English edit

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Etymology edit

1590s, lug (to drag) +‎ -age, literally “that which is lugged, dragged around”.[1] Duplicate -g- is to clarify pronunciation of the vowel ‘u’ (which is pronounced unchanged from lug). Compare baggage.

Pronunciation edit

  • (UK, US) enPR: lŭg'ĭj, IPA(key): /ˈlʌɡɪd͡ʒ/
    • (file)
  • Rhymes: -ʌɡɪdʒ
  • Hyphenation: lug‧gage

Noun edit

luggage (usually uncountable, plural luggages)

A man carrying his luggage (1).
  1. (uncountable) The bags and other containers that hold a traveller's belongings.
  2. (uncountable) The contents of such containers.
  3. (countable, nonstandard or obsolete) A specific bag or container holding a traveller's belongings.
    • 1858, “Letter from Rev. George L. Seymour”, in The African Repository and Colonial Journal, volume 34, page 13:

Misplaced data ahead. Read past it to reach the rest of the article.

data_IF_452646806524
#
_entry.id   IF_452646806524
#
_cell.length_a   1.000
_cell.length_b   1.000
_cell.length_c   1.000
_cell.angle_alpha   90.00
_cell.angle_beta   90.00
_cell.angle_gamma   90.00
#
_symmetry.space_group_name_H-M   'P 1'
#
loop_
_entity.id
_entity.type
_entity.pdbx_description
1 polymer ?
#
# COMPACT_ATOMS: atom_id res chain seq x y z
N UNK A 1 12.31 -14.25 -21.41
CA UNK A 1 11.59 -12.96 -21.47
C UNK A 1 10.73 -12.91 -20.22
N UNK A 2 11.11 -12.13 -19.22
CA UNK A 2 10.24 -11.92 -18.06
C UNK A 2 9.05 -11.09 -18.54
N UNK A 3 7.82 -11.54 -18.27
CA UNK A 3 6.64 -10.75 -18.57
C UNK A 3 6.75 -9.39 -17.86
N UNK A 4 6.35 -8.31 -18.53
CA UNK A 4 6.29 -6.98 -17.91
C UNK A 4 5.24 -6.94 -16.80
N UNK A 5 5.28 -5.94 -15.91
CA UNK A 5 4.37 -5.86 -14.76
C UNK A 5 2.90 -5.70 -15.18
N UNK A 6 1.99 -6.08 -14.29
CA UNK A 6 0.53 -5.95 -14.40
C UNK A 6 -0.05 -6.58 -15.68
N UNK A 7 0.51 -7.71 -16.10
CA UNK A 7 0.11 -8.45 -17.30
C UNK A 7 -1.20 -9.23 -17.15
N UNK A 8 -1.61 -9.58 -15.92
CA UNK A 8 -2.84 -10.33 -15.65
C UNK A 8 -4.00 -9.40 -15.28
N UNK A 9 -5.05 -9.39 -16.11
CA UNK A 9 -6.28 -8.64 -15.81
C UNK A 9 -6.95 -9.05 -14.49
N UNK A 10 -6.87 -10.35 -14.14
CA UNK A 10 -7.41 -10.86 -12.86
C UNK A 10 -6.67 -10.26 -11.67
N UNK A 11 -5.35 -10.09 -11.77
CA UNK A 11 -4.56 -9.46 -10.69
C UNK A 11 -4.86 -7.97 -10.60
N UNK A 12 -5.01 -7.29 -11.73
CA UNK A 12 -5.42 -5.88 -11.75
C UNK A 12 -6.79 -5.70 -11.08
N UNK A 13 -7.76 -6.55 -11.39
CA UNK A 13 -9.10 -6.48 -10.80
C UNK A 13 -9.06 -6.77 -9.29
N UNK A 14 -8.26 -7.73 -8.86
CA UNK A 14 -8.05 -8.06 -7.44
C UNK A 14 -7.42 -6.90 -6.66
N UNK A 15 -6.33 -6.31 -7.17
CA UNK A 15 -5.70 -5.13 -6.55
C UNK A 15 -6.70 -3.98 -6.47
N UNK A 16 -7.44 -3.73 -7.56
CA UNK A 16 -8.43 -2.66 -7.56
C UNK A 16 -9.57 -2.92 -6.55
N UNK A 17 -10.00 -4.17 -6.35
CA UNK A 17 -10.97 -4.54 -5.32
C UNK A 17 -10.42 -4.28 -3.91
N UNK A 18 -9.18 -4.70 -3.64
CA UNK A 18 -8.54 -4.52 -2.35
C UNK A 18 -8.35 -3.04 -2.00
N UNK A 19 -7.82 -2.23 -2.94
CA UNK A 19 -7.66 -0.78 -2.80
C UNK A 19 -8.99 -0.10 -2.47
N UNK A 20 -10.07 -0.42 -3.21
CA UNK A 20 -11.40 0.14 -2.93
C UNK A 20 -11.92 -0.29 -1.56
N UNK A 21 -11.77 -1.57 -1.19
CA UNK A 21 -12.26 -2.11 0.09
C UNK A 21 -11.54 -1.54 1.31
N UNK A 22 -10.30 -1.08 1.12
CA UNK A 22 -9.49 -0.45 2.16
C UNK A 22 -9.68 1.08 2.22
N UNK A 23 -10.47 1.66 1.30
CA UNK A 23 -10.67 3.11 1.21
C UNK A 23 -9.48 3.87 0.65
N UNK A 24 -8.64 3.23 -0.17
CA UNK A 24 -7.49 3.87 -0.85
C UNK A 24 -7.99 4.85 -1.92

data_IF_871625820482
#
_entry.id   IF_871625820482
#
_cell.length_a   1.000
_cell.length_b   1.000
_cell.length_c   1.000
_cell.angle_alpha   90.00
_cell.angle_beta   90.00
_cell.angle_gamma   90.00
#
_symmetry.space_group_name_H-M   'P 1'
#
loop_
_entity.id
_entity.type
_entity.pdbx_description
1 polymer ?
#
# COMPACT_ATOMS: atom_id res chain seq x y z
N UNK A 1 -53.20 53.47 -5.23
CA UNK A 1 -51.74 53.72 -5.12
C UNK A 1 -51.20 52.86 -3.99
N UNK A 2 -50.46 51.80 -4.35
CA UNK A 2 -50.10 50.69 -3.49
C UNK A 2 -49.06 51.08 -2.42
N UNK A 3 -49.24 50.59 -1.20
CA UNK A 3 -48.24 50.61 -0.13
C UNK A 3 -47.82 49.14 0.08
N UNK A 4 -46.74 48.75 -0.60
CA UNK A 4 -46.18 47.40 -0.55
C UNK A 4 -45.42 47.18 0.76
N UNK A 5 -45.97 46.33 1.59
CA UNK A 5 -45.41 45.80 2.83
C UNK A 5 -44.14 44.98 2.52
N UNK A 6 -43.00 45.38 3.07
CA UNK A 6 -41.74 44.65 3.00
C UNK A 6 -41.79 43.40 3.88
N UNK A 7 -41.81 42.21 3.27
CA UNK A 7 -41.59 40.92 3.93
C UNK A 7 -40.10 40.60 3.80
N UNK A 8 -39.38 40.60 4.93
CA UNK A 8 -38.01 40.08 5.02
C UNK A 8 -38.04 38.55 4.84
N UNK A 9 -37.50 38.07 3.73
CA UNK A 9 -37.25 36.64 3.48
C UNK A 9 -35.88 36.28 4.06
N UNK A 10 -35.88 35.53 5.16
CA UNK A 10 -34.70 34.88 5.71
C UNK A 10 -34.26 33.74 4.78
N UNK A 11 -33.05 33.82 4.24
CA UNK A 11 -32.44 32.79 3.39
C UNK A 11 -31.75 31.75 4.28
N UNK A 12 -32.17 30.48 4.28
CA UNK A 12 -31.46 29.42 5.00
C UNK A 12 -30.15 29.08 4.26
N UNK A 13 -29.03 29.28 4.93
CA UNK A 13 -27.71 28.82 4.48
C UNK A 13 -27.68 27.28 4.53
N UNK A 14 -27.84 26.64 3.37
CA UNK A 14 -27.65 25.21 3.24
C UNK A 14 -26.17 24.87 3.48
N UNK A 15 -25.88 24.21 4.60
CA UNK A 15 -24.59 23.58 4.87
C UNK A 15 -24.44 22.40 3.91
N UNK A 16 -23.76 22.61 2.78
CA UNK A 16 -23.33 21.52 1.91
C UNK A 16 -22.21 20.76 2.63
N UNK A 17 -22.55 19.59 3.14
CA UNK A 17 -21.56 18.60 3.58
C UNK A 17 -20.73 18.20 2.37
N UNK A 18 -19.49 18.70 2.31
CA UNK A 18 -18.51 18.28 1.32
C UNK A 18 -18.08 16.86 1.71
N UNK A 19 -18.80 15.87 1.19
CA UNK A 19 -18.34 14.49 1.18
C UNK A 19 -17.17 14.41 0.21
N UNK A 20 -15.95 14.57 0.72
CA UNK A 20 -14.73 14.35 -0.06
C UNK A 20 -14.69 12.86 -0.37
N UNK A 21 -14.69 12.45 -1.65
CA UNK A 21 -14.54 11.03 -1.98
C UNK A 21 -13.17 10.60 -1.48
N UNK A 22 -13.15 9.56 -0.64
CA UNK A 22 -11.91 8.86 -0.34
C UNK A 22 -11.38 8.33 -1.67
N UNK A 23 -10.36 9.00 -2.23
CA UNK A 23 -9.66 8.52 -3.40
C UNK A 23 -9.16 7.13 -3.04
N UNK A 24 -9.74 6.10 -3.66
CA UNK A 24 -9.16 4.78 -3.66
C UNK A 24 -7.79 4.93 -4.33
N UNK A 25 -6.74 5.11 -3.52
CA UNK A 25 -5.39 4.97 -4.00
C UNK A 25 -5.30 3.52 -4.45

I assisted some time ago in cutting up a tree, that made tolerably good turns or luggage for nineteen or twenty persons, which could be procured for about two dollars at the stump.
    • 1875, W. G. Willson, Report of the Midnapore and Burdwan Cyclone of the 15th and 16th of October 1874[1]:
      The passengers injured who could not get out were removed out by the railway staff, and then taking part of the luggage the train started back for Burdwan.
    • 1964 [1957], Colin MacInnes, City of Spades, London: Penguin Books, page 15:
      Namely, leaving my luggages at the Government hostel, to go straight out by taxi (oh, so slow, compared with our sleek Lagos limousines!) to the famous central Piccadilly Tube station where I took a onestop ticket, went down on the escalator, and then ran up the same steps in the wrong direction.

Synonyms edit

Derived terms edit

Translations edit

References edit

  1. ^ Douglas Harper (2001–2024) “luggage”, in Online Etymology Dictionary.